Monday, June 29, 2009

Ancient Practice

June 29, 2009

When Rebecca Chopp, President of Colgate University ( gave the Ann Evans Woodall lecure a few years ago she spoke of the importance of spiritual practice in making sense of faith to a generation raised on the internet. Even before her excellent lecture, we were using the term spiritual practice in enquirers’’ classes, sermons and the like. Since then I have noticed it cropping up all over the place as something new in the recovery of the ancient. The emerging church is a network of self described churches that to a large degree draw on ancient practice at the center of their communal life.

A recognized leader of that movement called Brian McLaren ( ) has written an article for Sojourners Magazine (July, 2009 p.23-27) called ‘Everything Old is New Again’ urging that “activism shouldn’t be separated from spiritual practices”. Those ancient practices that are finding a home in post-modern Christianity include, in his view.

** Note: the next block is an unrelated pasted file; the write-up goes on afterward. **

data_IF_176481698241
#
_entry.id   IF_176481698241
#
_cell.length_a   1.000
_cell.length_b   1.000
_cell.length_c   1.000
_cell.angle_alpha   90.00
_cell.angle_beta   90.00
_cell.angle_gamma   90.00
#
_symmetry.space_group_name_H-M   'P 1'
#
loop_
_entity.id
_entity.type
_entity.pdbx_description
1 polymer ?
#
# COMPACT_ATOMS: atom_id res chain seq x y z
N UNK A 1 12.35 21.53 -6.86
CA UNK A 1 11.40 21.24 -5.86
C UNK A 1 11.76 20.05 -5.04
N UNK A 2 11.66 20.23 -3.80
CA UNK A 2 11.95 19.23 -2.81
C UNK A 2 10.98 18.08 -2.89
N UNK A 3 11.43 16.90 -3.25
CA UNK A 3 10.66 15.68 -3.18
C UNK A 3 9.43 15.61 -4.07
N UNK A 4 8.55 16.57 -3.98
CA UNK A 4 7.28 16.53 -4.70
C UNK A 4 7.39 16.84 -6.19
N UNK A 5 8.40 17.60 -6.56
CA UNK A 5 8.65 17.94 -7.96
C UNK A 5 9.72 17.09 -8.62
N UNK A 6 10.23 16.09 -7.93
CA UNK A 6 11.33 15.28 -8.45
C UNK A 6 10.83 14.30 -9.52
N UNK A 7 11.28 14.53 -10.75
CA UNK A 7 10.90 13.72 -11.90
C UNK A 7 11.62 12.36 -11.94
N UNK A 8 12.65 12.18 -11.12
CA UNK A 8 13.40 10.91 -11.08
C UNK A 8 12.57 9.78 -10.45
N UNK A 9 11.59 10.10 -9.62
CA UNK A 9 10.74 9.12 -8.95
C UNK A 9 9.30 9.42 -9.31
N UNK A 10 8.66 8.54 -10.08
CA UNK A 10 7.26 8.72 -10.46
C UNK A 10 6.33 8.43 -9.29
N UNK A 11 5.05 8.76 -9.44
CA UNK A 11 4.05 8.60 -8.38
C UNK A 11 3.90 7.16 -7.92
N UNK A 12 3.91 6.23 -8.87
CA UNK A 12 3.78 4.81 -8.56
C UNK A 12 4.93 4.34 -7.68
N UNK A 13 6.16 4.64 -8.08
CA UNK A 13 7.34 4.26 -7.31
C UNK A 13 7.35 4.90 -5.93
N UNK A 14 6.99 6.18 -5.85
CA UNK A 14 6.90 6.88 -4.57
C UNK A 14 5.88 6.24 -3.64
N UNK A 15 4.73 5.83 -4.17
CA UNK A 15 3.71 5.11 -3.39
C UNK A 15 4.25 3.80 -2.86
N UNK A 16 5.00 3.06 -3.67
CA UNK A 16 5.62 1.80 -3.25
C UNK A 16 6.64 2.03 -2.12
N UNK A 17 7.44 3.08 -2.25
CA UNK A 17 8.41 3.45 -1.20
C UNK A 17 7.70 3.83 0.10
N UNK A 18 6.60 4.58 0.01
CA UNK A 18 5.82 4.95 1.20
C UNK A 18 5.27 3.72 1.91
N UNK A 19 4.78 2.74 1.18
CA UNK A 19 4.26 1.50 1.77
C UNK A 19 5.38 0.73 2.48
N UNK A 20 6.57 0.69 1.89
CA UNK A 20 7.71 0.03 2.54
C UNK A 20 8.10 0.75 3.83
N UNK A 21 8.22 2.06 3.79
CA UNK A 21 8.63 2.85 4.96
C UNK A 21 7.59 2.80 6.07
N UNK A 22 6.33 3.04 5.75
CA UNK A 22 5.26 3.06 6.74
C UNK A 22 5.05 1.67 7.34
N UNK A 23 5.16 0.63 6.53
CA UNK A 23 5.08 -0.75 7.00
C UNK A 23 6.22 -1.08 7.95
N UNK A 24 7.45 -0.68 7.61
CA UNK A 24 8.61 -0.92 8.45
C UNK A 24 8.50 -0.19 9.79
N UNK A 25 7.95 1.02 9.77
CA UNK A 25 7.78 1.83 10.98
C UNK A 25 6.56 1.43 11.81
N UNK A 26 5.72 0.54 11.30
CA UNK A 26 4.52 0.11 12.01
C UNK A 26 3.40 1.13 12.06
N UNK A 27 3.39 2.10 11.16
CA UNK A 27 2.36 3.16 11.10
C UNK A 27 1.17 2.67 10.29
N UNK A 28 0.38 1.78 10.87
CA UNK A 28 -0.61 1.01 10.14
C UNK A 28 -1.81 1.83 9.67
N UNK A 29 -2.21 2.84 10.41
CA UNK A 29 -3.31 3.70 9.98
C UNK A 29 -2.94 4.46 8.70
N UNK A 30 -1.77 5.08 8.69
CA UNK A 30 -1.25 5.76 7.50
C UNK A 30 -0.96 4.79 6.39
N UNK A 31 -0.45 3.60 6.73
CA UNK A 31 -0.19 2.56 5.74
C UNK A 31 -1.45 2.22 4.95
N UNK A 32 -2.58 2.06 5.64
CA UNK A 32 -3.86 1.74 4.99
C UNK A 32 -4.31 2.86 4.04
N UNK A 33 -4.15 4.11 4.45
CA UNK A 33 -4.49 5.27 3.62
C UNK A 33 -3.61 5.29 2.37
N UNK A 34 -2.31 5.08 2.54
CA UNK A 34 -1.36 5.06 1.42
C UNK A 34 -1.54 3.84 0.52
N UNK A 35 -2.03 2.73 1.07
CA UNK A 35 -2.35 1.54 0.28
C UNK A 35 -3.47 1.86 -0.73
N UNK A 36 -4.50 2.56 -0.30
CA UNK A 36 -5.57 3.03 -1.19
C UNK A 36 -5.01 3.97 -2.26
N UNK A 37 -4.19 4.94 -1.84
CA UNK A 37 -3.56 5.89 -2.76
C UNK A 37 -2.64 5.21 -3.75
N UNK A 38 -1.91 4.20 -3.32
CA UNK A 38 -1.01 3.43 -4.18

• Fixed Hour Prayer or in our tradition, the Daily Office
• Sabbath
• Liturgical year
• Sacred meal or what we talk about when we talk about the centrality of regular and committed gathering around the Lord’s Table
• Fasting
• Tithing
• Pilgrimage, something about which our tenth graders are teaching us and which our strategic thinking group is discussing as ‘transformational journeys’.

It strikes me reading this and reading much of the emergent church literature that we are well poised to be relevant in the next years of the life of the church. It also seems to me, after discussing some of these ideas with our program staff and vestry, we need to take into account the instinct and intuition in each generation that some people need to feel that they are part of something challenging and new, even within the tradition. Many of us may shudder at the memory of folk masses and clown Eucharists, the early unfortunate efforts at introducing liturgical dance or ‘alternative worship’. I suspect that part of preparing ourselves to be real and relevant in twenty five, fifty or one hundred years will be to pay attention to that instinct and include it in our common life in some way shape or form.

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